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Burlington to be ADA Compliant in 15 Years

November 30, 2018
Source: (North Carolina)

Burlington [North Carolina] is developing an American with Disabilities Act [(ADA)] Transition Plan for the city’s public facilities after receiving an inquiry from the [North Carolina] Department of Transportation [(NCDOT)].

The federal government designated NCDOT to ensure that all municipal entities receiving transportation funds have such a plan, city representative Morgan Lasater said. NCDOT contacted the city in the spring to begin documenting existing ADA compliance as well as to note what needs to be changed.

The plan establishes a timeframe for eliminating barriers that prohibit individuals with disabilities from using public facilities, Lasaster said. “The goal is to ensure that all requirements are being met and that Burlington continues to find ways to meet the needs of all its residents,” she said.

All buildings and pedestrian facilities will be evaluated, with 15 specific facilities formally evaluated as they have the greatest public use:

  • Municipal Building, 425 Lexington Ave.;
  • City Hall Annex, 244 W. Davis St.;
  • Police Administration Building, 267 Front St.;
  • McDade Recreation Center, 1333 Overbrook Drive;
  • North Park Community Center, 849 Sharpe Road;
  • Fairchild Community Center, 827 Front St.;
  • Public Works Building, 234 Summit Ave.;
  • Indian Valley Clubhouse, 1005 Indian Valley Drive;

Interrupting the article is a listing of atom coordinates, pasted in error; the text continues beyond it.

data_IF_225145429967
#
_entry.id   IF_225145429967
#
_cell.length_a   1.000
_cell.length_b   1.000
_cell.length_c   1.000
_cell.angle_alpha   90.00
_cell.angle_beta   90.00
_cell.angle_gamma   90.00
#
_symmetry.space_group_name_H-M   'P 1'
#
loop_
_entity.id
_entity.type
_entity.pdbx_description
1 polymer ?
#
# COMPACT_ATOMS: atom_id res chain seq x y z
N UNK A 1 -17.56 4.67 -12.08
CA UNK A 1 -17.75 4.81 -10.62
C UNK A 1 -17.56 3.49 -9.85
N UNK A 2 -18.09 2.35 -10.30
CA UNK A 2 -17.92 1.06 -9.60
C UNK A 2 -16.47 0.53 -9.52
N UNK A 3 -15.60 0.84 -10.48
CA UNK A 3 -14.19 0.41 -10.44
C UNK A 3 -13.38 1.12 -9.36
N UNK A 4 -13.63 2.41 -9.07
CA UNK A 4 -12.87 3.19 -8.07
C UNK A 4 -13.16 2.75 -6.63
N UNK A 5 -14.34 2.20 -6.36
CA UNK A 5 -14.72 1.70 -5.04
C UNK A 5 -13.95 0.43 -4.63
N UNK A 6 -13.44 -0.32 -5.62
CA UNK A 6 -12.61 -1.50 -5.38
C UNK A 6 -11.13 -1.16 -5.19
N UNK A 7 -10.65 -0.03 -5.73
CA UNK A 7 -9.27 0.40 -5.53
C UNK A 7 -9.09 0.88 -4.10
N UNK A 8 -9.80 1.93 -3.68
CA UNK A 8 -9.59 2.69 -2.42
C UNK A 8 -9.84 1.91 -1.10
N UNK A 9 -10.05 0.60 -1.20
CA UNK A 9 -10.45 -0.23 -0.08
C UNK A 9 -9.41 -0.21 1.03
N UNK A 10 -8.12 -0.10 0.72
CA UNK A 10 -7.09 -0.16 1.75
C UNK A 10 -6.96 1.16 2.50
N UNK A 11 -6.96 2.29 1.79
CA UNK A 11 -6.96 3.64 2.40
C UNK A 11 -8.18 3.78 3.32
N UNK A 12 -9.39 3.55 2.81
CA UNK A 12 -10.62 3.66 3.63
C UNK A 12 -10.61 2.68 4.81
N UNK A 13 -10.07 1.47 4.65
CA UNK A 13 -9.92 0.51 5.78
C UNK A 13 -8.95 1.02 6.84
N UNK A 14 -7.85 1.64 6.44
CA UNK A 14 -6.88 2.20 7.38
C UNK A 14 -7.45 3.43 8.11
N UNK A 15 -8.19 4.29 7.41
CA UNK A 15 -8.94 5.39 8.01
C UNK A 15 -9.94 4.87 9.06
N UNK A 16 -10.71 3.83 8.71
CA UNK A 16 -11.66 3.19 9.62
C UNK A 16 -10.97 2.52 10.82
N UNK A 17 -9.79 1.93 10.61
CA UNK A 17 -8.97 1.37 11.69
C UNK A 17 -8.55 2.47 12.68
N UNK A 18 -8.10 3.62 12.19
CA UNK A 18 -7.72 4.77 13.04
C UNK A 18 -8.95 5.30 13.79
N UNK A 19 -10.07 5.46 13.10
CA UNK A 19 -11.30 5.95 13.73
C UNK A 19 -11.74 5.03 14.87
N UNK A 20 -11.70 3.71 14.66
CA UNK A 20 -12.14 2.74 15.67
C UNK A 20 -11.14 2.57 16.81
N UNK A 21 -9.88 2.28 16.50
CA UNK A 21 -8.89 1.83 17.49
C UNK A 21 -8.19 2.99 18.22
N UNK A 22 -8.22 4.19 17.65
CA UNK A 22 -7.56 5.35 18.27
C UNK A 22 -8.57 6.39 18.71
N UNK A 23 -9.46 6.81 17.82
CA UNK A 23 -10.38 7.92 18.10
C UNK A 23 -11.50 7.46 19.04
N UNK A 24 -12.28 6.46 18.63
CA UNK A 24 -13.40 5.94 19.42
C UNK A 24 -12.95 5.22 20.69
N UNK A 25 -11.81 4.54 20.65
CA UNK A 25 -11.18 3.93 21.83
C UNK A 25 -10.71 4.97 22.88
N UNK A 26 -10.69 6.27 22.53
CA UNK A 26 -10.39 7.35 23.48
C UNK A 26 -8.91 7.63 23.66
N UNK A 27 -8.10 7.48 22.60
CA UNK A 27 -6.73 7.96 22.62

• Headquarters Fire Station, 215 S. Church St.;
  • Elmira Community Center, 810 Wicker St.;
  • Forest Hill Recreation Center, 227 Williamson St.;
  • Paramount Theater, 123 E. Front St.;
  • May Memorial Library, 342 Spring St.;
  • Belmont Water Lab Building, 1302 Belmont St.; and
  • Street Department Office Building, 235 E. Summit Ave.

The city expects to meet full ADA compliance in no more than 15 years while providing quarterly updates to NCDOT. The plan will be developed over 12–18 months, Lasater said. Funding will be determined after priorities and scheduling are done, Lasater said.

Since ADA was enacted in the 1990s, new facilities in Burlington have met ADA standards, the city says. Facilities not in compliance typically were built prior to 1990, the city says.

“The city is constantly making efforts to improve walkability and accessibility of facilities as we tackle projects and improvements around Burlington,” Lasater said. “The city has assembled a team of building inspectors, public work staff and the city’s safety director to begin the ADA assessment.”


Part of the American with Disabilities Act Transition Plan is public engagement. The city seeks input from:

  • People who represent a variety of disabilities;
  • Senior citizens;
  • Others who encounter barriers related to transportation, such as parents of children with disabilities;
  • People with experience and knowledge of ADA planning and requirements or also serve disabled populations; and
  • Interested city residents.

To take part, visit The online form will be on the city’s website until the transition plan is completed.

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